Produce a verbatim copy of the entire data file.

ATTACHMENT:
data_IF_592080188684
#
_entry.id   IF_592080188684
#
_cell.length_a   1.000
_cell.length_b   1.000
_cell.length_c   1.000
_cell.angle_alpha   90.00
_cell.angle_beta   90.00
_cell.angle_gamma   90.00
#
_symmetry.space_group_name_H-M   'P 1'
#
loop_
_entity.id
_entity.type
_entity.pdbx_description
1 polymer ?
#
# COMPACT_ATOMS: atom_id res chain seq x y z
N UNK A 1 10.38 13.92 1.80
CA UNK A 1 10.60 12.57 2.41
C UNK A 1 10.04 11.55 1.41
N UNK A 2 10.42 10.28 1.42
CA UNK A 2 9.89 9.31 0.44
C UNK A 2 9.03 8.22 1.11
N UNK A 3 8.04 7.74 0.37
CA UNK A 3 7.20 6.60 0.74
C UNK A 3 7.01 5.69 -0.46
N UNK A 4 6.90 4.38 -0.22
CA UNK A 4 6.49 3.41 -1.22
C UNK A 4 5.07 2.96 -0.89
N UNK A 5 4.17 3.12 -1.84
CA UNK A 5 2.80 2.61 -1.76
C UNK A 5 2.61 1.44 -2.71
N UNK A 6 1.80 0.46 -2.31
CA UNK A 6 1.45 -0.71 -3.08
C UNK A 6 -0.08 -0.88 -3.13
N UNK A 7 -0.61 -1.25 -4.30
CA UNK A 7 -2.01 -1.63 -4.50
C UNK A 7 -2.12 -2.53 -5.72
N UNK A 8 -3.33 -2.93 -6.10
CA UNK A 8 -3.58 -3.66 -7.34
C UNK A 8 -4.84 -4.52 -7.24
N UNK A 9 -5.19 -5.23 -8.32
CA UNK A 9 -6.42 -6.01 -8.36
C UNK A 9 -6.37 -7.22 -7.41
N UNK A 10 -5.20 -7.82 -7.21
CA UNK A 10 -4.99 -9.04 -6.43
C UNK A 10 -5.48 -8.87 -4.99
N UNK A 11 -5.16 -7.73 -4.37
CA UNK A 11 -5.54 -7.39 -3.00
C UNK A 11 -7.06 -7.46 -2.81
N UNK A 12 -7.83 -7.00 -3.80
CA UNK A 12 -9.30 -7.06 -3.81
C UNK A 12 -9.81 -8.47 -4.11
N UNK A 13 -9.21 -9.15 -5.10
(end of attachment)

data_IF_592080188684
#
_entry.id   IF_592080188684
#
_cell.length_a   1.000
_cell.length_b   1.000
_cell.length_c   1.000
_cell.angle_alpha   90.00
_cell.angle_beta   90.00
_cell.angle_gamma   90.00
#
_symmetry.space_group_name_H-M   'P 1'
#
loop_
_entity.id
_entity.type
_entity.pdbx_description
1 polymer ?
#
# COMPACT_ATOMS: atom_id res chain seq x y z
N UNK A 1 10.38 13.92 1.80
CA UNK A 1 10.60 12.57 2.41
C UNK A 1 10.04 11.55 1.41
N UNK A 2 10.42 10.28 1.42
CA UNK A 2 9.89 9.31 0.44
C UNK A 2 9.03 8.22 1.11
N UNK A 3 8.04 7.74 0.37
CA UNK A 3 7.20 6.60 0.74
C UNK A 3 7.01 5.69 -0.46
N UNK A 4 6.90 4.38 -0.22
CA UNK A 4 6.49 3.41 -1.22
C UNK A 4 5.07 2.96 -0.89
N UNK A 5 4.17 3.12 -1.84
CA UNK A 5 2.80 2.61 -1.76
C UNK A 5 2.61 1.44 -2.71
N UNK A 6 1.80 0.46 -2.31
CA UNK A 6 1.45 -0.71 -3.08
C UNK A 6 -0.08 -0.88 -3.13
N UNK A 7 -0.61 -1.25 -4.30
CA UNK A 7 -2.01 -1.63 -4.50
C UNK A 7 -2.12 -2.53 -5.72
N UNK A 8 -3.33 -2.93 -6.10
CA UNK A 8 -3.58 -3.66 -7.34
C UNK A 8 -4.84 -4.52 -7.24
N UNK A 9 -5.19 -5.23 -8.32
CA UNK A 9 -6.42 -6.01 -8.36
C UNK A 9 -6.37 -7.22 -7.41
N UNK A 10 -5.20 -7.82 -7.21
CA UNK A 10 -4.99 -9.04 -6.43
C UNK A 10 -5.48 -8.87 -4.99
N UNK A 11 -5.16 -7.73 -4.37
CA UNK A 11 -5.54 -7.39 -3.00
C UNK A 11 -7.06 -7.46 -2.81
N UNK A 12 -7.83 -7.00 -3.80
CA UNK A 12 -9.30 -7.06 -3.81
C UNK A 12 -9.81 -8.47 -4.11
N UNK A 13 -9.21 -9.15 -5.10